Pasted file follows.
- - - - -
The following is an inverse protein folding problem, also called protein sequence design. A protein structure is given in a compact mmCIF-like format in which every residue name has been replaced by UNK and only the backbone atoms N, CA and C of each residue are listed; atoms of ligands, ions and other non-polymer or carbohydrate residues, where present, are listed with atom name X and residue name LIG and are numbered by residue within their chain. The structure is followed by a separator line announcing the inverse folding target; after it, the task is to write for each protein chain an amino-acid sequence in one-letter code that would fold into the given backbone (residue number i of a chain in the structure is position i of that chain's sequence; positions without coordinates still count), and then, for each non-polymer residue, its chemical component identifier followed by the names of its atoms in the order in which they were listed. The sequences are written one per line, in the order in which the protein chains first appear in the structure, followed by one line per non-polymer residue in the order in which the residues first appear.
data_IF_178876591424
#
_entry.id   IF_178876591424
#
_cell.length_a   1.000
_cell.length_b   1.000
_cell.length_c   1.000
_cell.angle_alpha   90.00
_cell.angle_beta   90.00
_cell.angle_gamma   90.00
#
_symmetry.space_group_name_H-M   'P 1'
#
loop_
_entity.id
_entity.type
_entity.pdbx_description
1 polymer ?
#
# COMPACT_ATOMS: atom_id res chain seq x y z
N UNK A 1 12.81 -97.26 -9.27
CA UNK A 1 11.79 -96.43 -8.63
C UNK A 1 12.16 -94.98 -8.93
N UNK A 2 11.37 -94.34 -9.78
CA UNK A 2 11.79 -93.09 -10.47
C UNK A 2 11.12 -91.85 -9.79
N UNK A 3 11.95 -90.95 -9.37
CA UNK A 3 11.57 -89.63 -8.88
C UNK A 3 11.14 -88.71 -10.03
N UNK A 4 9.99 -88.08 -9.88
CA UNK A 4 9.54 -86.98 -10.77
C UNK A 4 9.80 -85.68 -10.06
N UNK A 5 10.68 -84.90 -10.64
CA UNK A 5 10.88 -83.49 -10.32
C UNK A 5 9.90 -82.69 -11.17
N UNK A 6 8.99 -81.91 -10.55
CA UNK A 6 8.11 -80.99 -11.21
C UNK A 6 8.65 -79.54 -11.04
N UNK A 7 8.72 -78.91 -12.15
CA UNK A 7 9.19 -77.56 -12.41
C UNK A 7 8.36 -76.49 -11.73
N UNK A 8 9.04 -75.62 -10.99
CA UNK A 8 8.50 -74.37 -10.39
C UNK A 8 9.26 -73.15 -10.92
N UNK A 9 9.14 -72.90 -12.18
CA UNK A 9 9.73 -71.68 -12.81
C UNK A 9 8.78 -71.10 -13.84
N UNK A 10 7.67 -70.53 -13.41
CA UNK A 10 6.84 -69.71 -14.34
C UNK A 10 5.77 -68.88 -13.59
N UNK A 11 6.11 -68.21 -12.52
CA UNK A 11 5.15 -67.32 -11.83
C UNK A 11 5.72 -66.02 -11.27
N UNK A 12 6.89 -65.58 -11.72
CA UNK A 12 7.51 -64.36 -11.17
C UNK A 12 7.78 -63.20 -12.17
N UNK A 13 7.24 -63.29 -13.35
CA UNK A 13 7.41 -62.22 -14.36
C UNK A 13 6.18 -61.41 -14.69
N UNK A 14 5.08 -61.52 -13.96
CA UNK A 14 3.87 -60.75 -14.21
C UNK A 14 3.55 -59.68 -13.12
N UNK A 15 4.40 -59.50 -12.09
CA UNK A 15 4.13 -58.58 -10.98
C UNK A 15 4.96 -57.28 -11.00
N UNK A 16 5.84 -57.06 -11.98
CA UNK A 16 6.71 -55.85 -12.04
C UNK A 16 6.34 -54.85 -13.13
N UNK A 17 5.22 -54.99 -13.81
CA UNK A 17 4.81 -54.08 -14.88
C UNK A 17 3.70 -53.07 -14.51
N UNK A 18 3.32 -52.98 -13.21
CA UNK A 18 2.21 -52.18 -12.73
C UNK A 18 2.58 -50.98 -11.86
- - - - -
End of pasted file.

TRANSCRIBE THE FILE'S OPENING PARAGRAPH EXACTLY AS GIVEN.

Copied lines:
The following is an inverse protein folding problem, also called protein sequence design. A protein structure is given in a compact mmCIF-like format in which every residue name has been replaced by UNK and only the backbone atoms N, CA and C of each residue are listed; atoms of ligands, ions and other non-polymer or carbohydrate residues, where present, are listed with atom name X and residue name LIG and are numbered by residue within their chain. The structure is followed by a separator line announcing the inverse folding target; after it, the task is to write for each protein chain an amino-acid sequence in one-letter code that would fold into the given backbone (residue number i of a chain in the structure is position i of that chain's sequence; positions without coordinates still count), and then, for each non-polymer residue, its chemical component identifier followed by the names of its atoms in the order in which they were listed. The sequences are written one per line, in the order in which the protein chains first appear in the structure, followed by one line per non-polymer residue in the order in which the residues first appear.